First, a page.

16 votes

Does the "particle in a box" necessarily form a standing wave?

The particle in a box does not necessarily form a standing wave. In fact in quantum mechanics these are states of definite energy that have trivial time evolution, but superpositions of them have non-...
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  • 35k
13 votes
Accepted

What is the correct separable Schrödinger equation in spherical coordinates?

Both formulas are correct. And it is essentially a matter of taste which one you prefer: If you use the separation approach $$\Psi(r,\theta,\phi) = R(r) \cdot \Theta(\theta) \cdot \Phi(\phi)$$ then ...
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5 votes

Does the "particle in a box" necessarily form a standing wave?

It’s important to make a distinction between two different “particle in a box” setups. 1.) Infinite Potential Well Imagine that the “box” is a region with $0$ potential energy, and everywhere outside ...
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4 votes

Does the "particle in a box" necessarily form a standing wave?

It is completely possible for a particle in a box not to be in a standing wave state. In fact there are infinitely many more non-standing wave solutions to the particle in the box than there are ...
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  • 4,017
3 votes

Can energy levels rise faster than $n^2$?

In this answer we generalize OP's 1D semiclassical WKB estimate for a power law potential $\Phi(x) \propto |x|^{\alpha}$ to an arbitrary potential $\Phi(x)$. If $\ell(V)$ denotes the accessible length ...
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3 votes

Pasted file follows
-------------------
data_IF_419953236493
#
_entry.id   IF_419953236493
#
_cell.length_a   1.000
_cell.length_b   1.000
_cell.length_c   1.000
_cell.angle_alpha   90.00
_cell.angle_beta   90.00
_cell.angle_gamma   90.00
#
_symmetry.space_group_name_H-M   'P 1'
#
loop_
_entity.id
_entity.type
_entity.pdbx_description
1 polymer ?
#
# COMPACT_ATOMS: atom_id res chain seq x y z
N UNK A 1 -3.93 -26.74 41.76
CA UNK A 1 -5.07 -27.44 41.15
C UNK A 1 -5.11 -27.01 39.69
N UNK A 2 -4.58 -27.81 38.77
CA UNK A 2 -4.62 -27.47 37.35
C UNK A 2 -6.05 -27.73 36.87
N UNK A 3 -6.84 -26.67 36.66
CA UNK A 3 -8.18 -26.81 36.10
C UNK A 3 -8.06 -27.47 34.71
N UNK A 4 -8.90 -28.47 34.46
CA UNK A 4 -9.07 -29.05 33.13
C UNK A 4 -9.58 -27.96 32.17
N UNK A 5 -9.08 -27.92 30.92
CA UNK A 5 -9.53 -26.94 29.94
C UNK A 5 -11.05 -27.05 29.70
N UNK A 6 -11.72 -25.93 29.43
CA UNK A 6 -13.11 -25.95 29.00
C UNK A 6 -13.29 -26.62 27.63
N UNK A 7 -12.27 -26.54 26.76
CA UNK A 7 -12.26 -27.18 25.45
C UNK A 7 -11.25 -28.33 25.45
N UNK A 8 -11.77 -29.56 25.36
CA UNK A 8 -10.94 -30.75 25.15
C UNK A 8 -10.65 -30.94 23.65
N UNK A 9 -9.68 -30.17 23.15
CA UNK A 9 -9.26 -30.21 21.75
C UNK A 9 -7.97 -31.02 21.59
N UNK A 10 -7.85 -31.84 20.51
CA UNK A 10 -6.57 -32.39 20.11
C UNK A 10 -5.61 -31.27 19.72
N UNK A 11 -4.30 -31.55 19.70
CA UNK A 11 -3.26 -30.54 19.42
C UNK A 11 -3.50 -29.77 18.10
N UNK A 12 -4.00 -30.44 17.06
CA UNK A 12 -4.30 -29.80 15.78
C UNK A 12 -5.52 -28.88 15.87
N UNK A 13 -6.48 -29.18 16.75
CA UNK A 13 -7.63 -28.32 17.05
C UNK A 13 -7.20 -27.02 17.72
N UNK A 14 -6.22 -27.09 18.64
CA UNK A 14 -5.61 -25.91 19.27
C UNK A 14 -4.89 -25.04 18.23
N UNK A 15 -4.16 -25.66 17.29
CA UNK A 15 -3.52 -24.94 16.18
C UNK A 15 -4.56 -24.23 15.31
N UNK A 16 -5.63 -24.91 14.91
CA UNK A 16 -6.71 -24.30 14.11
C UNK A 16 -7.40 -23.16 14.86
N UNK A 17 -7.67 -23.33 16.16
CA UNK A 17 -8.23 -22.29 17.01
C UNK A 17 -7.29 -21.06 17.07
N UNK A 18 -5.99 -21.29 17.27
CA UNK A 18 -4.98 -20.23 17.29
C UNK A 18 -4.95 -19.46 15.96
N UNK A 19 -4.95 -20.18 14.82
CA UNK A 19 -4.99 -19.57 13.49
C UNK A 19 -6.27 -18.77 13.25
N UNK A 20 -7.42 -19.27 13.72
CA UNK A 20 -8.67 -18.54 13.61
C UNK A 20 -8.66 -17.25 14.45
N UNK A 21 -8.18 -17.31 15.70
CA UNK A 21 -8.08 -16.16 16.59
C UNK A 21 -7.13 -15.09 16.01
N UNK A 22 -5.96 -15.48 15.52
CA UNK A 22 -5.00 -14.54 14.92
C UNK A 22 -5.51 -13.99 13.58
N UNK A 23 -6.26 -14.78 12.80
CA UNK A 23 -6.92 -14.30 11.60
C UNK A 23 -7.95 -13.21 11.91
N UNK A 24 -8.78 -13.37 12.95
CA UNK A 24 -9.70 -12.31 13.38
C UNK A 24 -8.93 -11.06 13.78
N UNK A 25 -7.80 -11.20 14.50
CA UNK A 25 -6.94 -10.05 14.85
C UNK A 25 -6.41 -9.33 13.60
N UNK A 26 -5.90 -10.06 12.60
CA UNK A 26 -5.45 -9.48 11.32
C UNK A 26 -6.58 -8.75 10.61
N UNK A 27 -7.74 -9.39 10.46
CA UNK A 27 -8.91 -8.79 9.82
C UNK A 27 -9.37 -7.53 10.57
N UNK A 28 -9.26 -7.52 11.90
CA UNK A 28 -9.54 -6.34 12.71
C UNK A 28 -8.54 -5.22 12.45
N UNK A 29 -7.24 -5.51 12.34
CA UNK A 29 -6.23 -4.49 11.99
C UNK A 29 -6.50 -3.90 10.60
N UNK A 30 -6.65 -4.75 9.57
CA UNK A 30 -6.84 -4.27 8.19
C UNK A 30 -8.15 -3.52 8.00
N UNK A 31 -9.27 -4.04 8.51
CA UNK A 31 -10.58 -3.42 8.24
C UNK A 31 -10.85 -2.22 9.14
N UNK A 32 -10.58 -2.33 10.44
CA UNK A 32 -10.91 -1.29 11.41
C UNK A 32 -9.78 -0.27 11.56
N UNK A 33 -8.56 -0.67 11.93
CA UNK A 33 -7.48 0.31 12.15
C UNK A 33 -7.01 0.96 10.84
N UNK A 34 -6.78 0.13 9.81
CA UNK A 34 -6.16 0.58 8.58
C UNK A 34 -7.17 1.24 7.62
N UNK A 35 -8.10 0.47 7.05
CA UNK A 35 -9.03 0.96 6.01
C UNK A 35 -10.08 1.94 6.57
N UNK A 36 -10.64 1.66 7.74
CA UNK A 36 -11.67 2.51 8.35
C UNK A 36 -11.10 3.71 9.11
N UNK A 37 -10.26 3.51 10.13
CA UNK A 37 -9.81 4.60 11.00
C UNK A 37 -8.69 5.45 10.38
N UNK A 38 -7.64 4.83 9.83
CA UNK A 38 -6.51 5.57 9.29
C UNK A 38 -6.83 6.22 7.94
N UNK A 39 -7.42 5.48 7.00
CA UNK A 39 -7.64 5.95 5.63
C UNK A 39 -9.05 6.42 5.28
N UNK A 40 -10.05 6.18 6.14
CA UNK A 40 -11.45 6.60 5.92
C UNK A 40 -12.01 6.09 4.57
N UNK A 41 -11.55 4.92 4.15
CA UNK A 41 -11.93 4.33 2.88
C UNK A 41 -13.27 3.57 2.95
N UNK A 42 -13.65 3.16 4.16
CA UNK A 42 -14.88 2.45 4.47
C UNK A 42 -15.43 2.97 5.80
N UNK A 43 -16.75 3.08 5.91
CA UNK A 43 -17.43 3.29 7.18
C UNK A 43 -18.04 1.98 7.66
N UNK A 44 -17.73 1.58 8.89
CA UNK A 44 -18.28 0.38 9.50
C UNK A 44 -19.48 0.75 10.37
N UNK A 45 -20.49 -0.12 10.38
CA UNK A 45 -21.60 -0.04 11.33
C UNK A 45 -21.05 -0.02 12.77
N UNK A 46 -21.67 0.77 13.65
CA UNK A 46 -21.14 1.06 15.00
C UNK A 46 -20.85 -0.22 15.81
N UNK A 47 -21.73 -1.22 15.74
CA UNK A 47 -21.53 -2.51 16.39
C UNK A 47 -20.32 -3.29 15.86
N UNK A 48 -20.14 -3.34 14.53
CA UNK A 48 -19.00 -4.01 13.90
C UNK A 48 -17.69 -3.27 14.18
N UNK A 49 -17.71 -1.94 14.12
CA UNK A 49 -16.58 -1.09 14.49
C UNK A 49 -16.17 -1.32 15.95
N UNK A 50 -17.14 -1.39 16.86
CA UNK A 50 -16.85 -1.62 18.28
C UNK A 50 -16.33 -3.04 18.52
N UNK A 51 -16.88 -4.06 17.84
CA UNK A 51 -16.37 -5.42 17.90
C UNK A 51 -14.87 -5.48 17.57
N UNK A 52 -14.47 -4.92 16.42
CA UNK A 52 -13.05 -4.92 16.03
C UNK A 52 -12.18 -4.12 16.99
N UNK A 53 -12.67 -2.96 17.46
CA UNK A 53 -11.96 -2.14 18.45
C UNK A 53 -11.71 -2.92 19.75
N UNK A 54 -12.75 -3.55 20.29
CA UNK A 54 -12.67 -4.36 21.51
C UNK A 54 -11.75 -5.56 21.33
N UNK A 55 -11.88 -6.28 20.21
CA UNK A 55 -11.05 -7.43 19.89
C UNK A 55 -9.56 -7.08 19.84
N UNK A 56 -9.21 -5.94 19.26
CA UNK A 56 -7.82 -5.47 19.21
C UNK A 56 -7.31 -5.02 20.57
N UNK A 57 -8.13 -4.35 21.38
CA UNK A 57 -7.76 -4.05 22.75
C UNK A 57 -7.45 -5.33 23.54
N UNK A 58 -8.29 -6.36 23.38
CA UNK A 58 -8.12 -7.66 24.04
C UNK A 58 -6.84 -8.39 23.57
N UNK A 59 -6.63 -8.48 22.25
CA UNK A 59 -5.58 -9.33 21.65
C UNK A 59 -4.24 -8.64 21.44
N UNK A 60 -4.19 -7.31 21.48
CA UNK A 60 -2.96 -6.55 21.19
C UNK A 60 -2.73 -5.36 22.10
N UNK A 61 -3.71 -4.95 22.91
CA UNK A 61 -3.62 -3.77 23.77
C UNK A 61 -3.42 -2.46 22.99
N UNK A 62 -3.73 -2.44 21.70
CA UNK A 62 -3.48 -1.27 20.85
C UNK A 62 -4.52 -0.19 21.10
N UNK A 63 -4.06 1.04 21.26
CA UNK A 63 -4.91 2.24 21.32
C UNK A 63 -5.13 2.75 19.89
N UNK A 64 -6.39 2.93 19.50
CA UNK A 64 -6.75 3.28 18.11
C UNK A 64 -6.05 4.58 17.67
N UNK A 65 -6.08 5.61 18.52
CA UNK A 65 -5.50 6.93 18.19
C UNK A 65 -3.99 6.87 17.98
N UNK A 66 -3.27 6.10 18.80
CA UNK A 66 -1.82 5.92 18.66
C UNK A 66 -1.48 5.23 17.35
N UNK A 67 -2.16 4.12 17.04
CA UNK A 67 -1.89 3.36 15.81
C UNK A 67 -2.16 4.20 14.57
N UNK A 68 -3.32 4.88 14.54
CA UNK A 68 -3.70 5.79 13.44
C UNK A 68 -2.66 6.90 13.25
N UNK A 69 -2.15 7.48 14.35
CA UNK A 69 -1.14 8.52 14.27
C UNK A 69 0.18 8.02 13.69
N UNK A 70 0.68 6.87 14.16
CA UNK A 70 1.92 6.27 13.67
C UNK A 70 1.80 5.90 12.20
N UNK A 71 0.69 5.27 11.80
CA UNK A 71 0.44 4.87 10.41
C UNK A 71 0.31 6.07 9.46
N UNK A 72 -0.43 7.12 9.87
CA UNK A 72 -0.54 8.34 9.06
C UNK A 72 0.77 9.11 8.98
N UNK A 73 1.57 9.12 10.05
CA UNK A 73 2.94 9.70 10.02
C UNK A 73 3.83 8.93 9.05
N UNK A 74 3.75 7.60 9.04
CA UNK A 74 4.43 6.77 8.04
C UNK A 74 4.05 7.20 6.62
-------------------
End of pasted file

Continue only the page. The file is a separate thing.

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Separability of Hamiltonian and Factorization of Wavefunction

I think your interpretation of Shankar's statement is too strong and that cannot be true. Shankar's statement is that separable states make up a complete eigenbasis of the Hamiltonian $H$. Your ...
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1 vote

Can energy levels rise faster than $n^2$?

It sort of depends on what restrictions you impose on $H$. If we let $|n\rangle$ be the eigenstates of the harmonic oscillator, then you can surely define $$ H:=\sum_{n\ge0}E_n|n\rangle\langle n| $$ ...
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1 vote
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Deriving time-independent Schrodinger equation for $n$ qubit system with a constant Hamiltonian

Yes, $f(t)$ is usually called the time evolution operator, or propagator of the problem. The conventional notation for $f(t)$ is $U(t)$, which comes from the fact that $U(t)$ is a unitary operator. ...
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1 vote

What is the correct separable Schrödinger equation in spherical coordinates?

If I am not wrong, then the second one is used for (I guess) when we solve the radial part. We have to put $R(r)=u(r)/r$, so maybe in second one they have written $R(r)/r$ instead of $R(r)$ is because ...
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  • 21
1 vote
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Interpreting the Time Evolution Operator on a hands-on example

It may help to look at a simple example. If your state vector is $\pmatrix{1\\0}$ at $t=0$, then you will have $$|\psi(t)\rangle = \pmatrix{\cos(\omega t)\\-i\sin(\omega t)}$$ In particular, $$|\psi(...
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1 vote

Interpreting the Time Evolution Operator on a hands-on example

It is indeed good your intuition that the time evolution is a rotation but to get the general sense of what is happening you have to think in terms of Hilbert spaces and basis on such spaces. What is ...
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1 vote

Using the uncertainty principle to estimate energies in ground states

Building on the last equation in Semoi's answer: \begin{equation} \left\langle E \right\rangle = \frac{(\Delta p)^2}{2m} + \frac{m\omega^2 (\Delta x)^2}{2}, \tag{1} \end{equation} if you want to ...
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  • 135
1 vote

Can we solve the particle in an infinite well in QM using creation and annihilation operators?

One has to distinguish creation/annihilation operators and raising/lowering operators. Second quantization is the method for introducing creation and annihilation operators for any system. This is ...
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